Gomez says the Summit has retained its appeal over the years, even as the city filled with new condo towers, often with more amenities—including exercise rooms, more common spaces, and pools. "It's always been highly regarded. That building is known for having very high quality management and a very competent homeowners association," Gomez says. "It's perceived in the community as a well-run building."
There is much to like about the Summit, even beyond its views. Its location is perfect for fans of city living, residents say. Nelson-Rees and Coran enjoy walking to the theater and other cultural events. This is very much a pedestrian-oriented community, with many residents walking the steep slopes to North Beach, the Wharf, or Nob Hill, each only minutes away.
The steepness adds to the buildings appeal, to some. "That's one of the things I like about the place," Long says. "I get my exercise." Walls between units are solid, residents say, so the building is quiet. "We do hear every fire engine in town," Coran observes.
The biggest complaint? The lack of a freight elevator, which is especially troublesome on days—most days, it seems—when someone is using one of the two passenger elevators for a remodeling job. "They call it Home Depot around here," Nelson-Rees says. "Material goes up, material goes down. An old toilet goes out, a new toilet goes in." Waits for the one-remaining elevator can be long.
Architect Tibor Fecskes, who designed the Summit while working for Neill Smith & Associates, says Eichler never asked for a service elevator—though he kept an eagle eye on the project from an apartment he rented nearby for that purpose. "I think it was on the fifth or sixth or seventh floor," says Fecskes, 87, who lives in Sausalito, where pictures of the Summit still decorate his studio. "In the corner window he [Eichler] set up his binoculars to watch the construction. Over the phone he was communicating with the construction manager. He really wanted to build something significant," Fecskes recalls.
Eichler chose a prominent site on the summit of Russian Hill, which was occupied by a house designed by Julia Morgan. The owner was Neill Smith, who sold it to Eichler with the proviso that his firm would do the design. Soon, Fecskes said, the design work fell to him. The Summit became the only Eichler neighborhood that was not primarily designed by one of Eichler's regular teams of architects. Claude Oakland, whose firm was relegated to the interior appointments, didn't mind the arrangement, says Fecskes, who knew Oakland.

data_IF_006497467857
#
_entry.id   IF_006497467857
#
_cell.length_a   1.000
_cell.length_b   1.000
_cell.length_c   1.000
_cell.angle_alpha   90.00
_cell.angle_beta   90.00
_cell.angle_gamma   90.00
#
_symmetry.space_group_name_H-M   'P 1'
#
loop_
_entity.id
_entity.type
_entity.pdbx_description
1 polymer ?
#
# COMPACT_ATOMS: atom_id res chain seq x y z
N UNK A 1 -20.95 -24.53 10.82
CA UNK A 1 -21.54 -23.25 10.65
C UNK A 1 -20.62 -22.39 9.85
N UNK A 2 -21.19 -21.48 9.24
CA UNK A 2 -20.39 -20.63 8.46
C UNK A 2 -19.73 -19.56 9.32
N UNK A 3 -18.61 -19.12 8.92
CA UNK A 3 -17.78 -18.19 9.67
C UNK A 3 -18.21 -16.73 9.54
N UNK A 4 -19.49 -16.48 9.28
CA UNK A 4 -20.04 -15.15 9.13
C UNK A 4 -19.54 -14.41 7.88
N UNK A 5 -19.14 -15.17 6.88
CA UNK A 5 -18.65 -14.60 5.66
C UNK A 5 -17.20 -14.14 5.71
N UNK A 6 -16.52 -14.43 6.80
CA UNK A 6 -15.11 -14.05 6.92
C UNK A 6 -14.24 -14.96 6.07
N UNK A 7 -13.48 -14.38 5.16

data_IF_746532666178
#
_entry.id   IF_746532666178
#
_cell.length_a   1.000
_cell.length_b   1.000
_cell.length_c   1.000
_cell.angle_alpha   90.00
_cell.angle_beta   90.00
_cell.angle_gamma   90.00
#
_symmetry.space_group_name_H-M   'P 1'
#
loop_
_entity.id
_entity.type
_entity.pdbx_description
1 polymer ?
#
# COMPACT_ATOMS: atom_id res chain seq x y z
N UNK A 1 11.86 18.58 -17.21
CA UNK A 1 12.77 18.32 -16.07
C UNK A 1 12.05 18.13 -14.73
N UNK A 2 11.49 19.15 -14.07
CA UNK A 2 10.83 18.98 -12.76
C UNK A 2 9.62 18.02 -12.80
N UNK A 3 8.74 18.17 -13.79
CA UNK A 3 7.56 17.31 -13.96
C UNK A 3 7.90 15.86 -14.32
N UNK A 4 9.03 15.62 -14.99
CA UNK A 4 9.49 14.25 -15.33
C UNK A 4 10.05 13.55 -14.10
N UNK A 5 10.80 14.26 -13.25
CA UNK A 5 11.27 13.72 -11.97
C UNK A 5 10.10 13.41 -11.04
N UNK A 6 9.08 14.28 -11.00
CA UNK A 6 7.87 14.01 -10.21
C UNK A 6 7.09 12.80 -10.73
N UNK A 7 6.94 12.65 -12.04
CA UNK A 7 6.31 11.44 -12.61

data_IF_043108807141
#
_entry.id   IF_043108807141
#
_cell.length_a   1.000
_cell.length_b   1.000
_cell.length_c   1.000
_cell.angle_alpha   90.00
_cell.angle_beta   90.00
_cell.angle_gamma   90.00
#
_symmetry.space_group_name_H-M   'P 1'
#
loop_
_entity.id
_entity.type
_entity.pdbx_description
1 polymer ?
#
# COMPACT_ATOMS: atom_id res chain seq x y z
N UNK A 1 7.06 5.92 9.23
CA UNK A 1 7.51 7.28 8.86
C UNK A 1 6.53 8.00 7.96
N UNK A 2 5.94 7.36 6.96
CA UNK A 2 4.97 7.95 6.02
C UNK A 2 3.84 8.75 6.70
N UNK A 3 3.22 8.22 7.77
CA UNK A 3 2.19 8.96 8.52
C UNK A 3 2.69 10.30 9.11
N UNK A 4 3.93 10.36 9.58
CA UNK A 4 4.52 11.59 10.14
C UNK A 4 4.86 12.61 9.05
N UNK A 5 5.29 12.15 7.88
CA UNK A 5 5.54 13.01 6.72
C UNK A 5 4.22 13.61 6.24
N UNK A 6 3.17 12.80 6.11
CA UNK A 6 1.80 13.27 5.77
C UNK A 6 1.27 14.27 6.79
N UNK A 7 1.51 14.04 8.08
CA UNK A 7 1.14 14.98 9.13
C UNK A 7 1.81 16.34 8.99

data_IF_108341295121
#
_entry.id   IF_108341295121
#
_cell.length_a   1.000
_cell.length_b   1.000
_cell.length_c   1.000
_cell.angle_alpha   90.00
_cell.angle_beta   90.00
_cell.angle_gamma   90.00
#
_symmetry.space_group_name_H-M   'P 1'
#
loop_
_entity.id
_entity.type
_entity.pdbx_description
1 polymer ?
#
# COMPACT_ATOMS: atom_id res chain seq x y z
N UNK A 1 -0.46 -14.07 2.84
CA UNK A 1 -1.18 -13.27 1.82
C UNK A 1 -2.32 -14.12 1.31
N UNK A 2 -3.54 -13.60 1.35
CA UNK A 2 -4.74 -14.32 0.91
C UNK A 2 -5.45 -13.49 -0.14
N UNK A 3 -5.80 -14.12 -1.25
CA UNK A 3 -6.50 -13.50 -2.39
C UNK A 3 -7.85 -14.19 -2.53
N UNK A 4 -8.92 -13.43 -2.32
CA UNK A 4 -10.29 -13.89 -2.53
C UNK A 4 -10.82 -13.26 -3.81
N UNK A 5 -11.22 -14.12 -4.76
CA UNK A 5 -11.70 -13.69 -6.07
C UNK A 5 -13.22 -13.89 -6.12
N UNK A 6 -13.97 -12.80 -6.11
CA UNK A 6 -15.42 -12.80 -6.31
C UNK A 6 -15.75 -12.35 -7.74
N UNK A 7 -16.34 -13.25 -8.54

Soon, working with structural engineer Steven Medvedowsky, Fecskes was designing a reinforced concrete tower whose post-tensioned concrete slab floors cantilevered from a central core and were further supported by piers that swoop up from the ground in the shape of a catenary curve. (To get a catenary curve, tack two pins to the wall at an equal height and suspend a chain between them.) "What is the most beautiful curvature? Obviously, the gravity curve," Fecskes says. "You cannot beat it, and all the curvatures in the building are like that."
Another unusual facet of the design is, each floor above the 24th cantilevers out just a foot further than the one below. The result is added square footage—and added value. "It's very unusual," Fecskes says. "It works against perspective. You look up at a building, it's usually tapering."
Fecskes came to admire Eichler, whom he met virtually every day during design and construction, and believes the feeling was mutual. "He was the really rare developer who respected professionals, and was seeking out their advice," Fecskes says. "This is such an obvious and intelligent way to operate for a general who is in charge, and makes the decisions."
Fecskes remembers watching Eichler negotiate over the phone for the window walls that would clothe the Summit. "When he got a quote from one company, he said, 'Wait a minute.' Then he called the other company. He told them the offer. 'Can you beat it?' So he arrived at a lower bid. That was the manner he operated. Very smart."
The Summit provoked much controversy during the '60s because of its height, in a historic district primarily of single-family homes and smaller apartment buildings. Objections by neighbors to the Summit, and to other proposed high rises both on Russian Hill and elsewhere in the city, convinced the Board of Supervisors in 1972 to reduce height limits throughout much of the city.
Apartments in the new luxury high rise sold quickly, says Eichler's longtime sales associate Catherine Munson, who'd had more experience marketing middle-class homes in the suburbs. She didn't alter her sales methods, Munson recalls, but adds: "I did buy better clothing to wear. It's the city. You have to be more dressed up."